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An exemplar of open strategy: decision-making within multi-sector collaborations

Thomas G Pittz (Skyes College of Business, University of Tampa, Tampa, Florida, USA)
Terry Adler (Department of Management, New Mexico State University, Las Cruces, New Mexico, United States)

Management Decision

ISSN: 0025-1747

Article publication date: 15 August 2016




Collaborations and partnerships that span economic sectors heighten the complexity of decision-making processes and introduce challenges for structuring collective action. As hybrid organizations designed for cooperation, multi-sector partnerships involving firms from the private, public, and nonprofit industries are more likely to utilize a platform of open strategy than their single-sector counterparts. Through studying the decision-making process of multi-sector partnerships, the purpose of this paper is to suggest that the formative extra-organizational boundary conditions of these partnerships create fertile ground for a platform of open strategy.


This manuscript presents a thorough analysis of the literature regarding multi-sector partnerships and the construct of open strategy to consider the importance of goal interdependence and strategic openness in the strategic decision-making process. The combination of these research streams results in a theoretical model of open strategy to be validated in the multi-sector partnership context.


Partnerships that span multiple market sectors (multi-sector partnerships (MSPs)) are often founded on cooperation as opposed to competition and this fundamental distinction impacts organizational strategy and, more specifically, the manner in which strategic decisions are made. As proposed, the open strategy process model outlined in this work relies on goal interdependence, stakeholder legitimacy, participatory decision making, transparency, and inclusiveness as core components.

Research limitations/implications

Future research that considers the implications of open strategy on performance and other organizational outcomes in the MSP context is warranted. Similarly, future research could ascertain the effects of open strategy on individual-level outcomes such as job satisfaction, organizational commitment, turnover, and related constructs. Additionally, later scholarship in the context of MSPs could serve to illuminate the possible effects of strategic openness on the social structures of partner organizations as well as highlight possible unintended consequences of its implementation.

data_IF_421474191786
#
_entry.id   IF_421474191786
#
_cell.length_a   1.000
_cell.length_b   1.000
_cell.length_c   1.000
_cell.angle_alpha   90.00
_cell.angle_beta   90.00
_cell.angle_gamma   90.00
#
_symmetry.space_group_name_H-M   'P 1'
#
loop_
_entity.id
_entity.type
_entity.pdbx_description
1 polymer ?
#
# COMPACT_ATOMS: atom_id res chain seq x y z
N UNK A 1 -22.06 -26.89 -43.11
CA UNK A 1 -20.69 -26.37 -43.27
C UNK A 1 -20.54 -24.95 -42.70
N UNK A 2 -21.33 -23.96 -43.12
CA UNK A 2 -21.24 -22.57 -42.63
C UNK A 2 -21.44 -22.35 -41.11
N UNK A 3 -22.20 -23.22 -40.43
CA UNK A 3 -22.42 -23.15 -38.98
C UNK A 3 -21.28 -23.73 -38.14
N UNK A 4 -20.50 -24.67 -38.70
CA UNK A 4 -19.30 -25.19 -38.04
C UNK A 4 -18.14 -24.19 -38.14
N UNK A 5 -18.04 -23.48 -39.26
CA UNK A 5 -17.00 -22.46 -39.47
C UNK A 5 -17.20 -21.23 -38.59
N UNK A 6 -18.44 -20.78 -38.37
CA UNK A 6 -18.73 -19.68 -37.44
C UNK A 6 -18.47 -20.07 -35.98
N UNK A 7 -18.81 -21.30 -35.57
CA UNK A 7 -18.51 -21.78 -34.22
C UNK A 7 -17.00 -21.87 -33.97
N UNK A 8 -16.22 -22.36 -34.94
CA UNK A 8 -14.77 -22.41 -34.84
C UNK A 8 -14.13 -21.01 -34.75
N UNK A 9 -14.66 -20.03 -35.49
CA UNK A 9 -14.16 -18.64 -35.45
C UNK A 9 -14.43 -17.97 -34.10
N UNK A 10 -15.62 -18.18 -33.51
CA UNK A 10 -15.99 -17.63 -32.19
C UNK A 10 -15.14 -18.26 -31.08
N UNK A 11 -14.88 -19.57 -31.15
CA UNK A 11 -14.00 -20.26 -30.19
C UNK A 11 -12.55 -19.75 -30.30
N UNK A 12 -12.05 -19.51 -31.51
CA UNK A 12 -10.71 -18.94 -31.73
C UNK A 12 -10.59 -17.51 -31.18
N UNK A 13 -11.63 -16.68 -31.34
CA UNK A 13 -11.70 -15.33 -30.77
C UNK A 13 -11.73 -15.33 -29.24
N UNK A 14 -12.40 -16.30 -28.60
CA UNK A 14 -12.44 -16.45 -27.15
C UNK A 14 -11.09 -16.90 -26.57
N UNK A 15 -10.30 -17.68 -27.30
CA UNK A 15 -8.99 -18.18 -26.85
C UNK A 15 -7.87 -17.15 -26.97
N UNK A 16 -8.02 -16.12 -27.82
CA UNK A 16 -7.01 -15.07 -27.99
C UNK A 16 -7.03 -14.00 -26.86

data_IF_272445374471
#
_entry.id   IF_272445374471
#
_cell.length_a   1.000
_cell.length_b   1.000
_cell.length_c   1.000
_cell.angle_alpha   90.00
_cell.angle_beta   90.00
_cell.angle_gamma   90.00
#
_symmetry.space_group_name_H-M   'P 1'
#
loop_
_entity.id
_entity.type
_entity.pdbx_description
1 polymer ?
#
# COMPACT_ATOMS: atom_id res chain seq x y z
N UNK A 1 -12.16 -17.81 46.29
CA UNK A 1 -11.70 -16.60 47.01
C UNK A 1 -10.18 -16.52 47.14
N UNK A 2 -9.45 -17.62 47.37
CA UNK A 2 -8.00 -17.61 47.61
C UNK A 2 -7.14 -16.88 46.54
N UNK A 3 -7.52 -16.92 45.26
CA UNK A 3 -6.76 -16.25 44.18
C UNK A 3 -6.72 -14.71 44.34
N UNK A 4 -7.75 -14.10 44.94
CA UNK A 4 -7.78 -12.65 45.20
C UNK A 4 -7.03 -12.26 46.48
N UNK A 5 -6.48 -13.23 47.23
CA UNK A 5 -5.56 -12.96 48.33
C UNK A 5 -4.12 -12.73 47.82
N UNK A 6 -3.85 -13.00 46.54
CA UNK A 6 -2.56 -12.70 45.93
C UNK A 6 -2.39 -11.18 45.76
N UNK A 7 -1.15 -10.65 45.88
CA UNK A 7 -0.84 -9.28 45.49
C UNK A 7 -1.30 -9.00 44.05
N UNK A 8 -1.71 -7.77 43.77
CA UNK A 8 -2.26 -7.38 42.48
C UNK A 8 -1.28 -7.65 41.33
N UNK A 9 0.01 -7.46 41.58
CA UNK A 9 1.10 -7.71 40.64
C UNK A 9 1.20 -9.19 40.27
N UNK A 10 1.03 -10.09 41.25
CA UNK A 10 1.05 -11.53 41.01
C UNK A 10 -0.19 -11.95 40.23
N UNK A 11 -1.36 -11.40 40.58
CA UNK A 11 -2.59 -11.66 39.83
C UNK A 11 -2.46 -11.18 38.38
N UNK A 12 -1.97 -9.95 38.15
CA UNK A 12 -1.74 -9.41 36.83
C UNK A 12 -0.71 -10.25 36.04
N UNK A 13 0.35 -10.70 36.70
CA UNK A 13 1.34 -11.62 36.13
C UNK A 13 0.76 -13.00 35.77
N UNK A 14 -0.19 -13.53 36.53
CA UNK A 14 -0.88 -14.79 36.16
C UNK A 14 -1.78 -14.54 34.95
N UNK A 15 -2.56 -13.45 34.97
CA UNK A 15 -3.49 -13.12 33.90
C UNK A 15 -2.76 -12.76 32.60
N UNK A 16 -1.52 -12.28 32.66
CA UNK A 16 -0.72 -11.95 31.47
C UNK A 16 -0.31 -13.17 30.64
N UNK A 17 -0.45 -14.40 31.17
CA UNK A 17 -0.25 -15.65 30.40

Practical implications

In practical terms, this research provides direction for managers of MSPs, particularly during the formative phases of collaboration. Establishing a clear recognition of interdependence toward partnership goals is demonstrated to be a valuable first step for establishing the preconditions for a platform of strategic openness. Subsequently, implementing techniques and disciplines to enhance the inclusiveness and transparency of information, to foster participation in decision making, and to recognize all stakeholders with a claim on outcomes during the strategic decision-making process combine to achieve the outcomes demonstrated by early adopters of open strategy.

Social implications

This research has the potential to further the understanding of several questions arising from collaboration scholarship such as: what are the strategies and capabilities required to succeed in managing organizational forms that fuse and cross well-established public and private sector boundaries? How can public and private actors mutually learn and develop such capabilities? The authors hope that by putting forth this new model of open strategy in multi-sector social partnerships, the authors can stimulate both practice and empirical study to separate the general principles from the contingencies. The weighty social issues of the day can benefit from these efforts.


This work links, both theoretically and conceptually, heretofore disparate streams of literature to outline a process by which strategic decisions are made in multi-sector collaborations. Traditional notions of competitive strategy have been demonstrated to be inadequate to guide theory and practice regarding the decision-making process within multi-sector collaborations. This work attempts to resolve that deficiency by considering goal interdependence and various dimensions of strategic openness (inclusiveness, transparency, stakeholder legitimacy, and participatory decision making) as aspects of cooperative strategy. The resulting model contributes to the instrumental view of stakeholder theory, the conceptual richness of the open strategy construct, and suggests a normative governance platform for multi-sector partnerships.



Pittz, T.G. and Adler, T. (2016), "An exemplar of open strategy: decision-making within multi-sector collaborations", Management Decision, Vol. 54 No. 7, pp. 1595-1614.



Emerald Group Publishing Limited

Copyright © 2016, Emerald Group Publishing Limited

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